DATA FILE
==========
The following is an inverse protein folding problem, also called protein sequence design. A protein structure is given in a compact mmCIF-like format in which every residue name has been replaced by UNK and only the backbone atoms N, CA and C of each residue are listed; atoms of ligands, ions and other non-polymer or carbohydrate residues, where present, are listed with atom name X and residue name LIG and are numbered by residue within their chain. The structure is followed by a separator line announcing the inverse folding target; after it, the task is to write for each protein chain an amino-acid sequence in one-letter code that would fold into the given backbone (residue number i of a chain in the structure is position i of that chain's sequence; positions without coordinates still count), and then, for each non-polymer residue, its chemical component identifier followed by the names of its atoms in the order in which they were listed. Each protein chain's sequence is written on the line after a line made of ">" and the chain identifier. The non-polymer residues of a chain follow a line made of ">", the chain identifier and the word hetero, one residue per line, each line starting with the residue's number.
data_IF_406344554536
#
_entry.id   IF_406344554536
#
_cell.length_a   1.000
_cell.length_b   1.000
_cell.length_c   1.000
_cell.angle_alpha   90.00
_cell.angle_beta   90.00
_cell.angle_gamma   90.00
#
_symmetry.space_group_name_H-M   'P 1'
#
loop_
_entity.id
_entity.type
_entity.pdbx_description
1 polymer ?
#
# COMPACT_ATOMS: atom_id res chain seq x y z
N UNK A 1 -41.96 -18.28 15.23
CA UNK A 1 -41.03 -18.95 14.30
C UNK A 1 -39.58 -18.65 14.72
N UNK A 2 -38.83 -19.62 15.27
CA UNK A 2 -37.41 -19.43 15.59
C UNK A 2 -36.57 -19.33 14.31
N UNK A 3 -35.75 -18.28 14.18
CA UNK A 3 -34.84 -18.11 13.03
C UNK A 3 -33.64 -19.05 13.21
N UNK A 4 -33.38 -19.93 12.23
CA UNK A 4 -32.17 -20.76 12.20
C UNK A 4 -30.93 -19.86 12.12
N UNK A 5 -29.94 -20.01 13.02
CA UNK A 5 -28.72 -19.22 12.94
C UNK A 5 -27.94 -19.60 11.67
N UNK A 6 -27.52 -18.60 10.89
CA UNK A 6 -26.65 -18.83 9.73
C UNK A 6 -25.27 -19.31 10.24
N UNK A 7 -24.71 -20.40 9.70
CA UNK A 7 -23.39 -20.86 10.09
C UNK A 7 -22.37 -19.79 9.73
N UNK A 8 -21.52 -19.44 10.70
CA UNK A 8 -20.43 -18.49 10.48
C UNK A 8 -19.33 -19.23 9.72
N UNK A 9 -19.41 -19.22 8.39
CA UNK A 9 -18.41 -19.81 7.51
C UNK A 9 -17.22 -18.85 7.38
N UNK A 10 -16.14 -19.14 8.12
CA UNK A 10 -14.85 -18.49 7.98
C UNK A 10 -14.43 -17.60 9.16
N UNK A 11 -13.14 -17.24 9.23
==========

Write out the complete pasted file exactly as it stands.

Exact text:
The following is an inverse protein folding problem, also called protein sequence design. A protein structure is given in a compact mmCIF-like format in which every residue name has been replaced by UNK and only the backbone atoms N, CA and C of each residue are listed; atoms of ligands, ions and other non-polymer or carbohydrate residues, where present, are listed with atom name X and residue name LIG and are numbered by residue within their chain. The structure is followed by a separator line announcing the inverse folding target; after it, the task is to write for each protein chain an amino-acid sequence in one-letter code that would fold into the given backbone (residue number i of a chain in the structure is position i of that chain's sequence; positions without coordinates still count), and then, for each non-polymer residue, its chemical component identifier followed by the names of its atoms in the order in which they were listed. Each protein chain's sequence is written on the line after a line made of ">" and the chain identifier. The non-polymer residues of a chain follow a line made of ">", the chain identifier and the word hetero, one residue per line, each line starting with the residue's number.
data_IF_406344554536
#
_entry.id   IF_406344554536
#
_cell.length_a   1.000
_cell.length_b   1.000
_cell.length_c   1.000
_cell.angle_alpha   90.00
_cell.angle_beta   90.00
_cell.angle_gamma   90.00
#
_symmetry.space_group_name_H-M   'P 1'
#
loop_
_entity.id
_entity.type
_entity.pdbx_description
1 polymer ?
#
# COMPACT_ATOMS: atom_id res chain seq x y z
N UNK A 1 -41.96 -18.28 15.23
CA UNK A 1 -41.03 -18.95 14.30
C UNK A 1 -39.58 -18.65 14.72
N UNK A 2 -38.83 -19.62 15.27
CA UNK A 2 -37.41 -19.43 15.59
C UNK A 2 -36.57 -19.33 14.31
N UNK A 3 -35.75 -18.28 14.18
CA UNK A 3 -34.84 -18.11 13.03
C UNK A 3 -33.64 -19.05 13.21
N UNK A 4 -33.38 -19.93 12.23
CA UNK A 4 -32.17 -20.76 12.20
C UNK A 4 -30.93 -19.86 12.12
N UNK A 5 -29.94 -20.01 13.02
CA UNK A 5 -28.72 -19.22 12.94
C UNK A 5 -27.94 -19.60 11.67
N UNK A 6 -27.52 -18.60 10.89
CA UNK A 6 -26.65 -18.83 9.73
C UNK A 6 -25.27 -19.31 10.24
N UNK A 7 -24.71 -20.40 9.70
CA UNK A 7 -23.39 -20.86 10.09
C UNK A 7 -22.37 -19.79 9.73
N UNK A 8 -21.52 -19.44 10.70
CA UNK A 8 -20.43 -18.49 10.48
C UNK A 8 -19.33 -19.23 9.72
N UNK A 9 -19.41 -19.22 8.39
CA UNK A 9 -18.41 -19.81 7.51
C UNK A 9 -17.22 -18.85 7.38
N UNK A 10 -16.14 -19.14 8.12
CA UNK A 10 -14.85 -18.49 7.98
C UNK A 10 -14.43 -17.60 9.16
N UNK A 11 -13.14 -17.24 9.23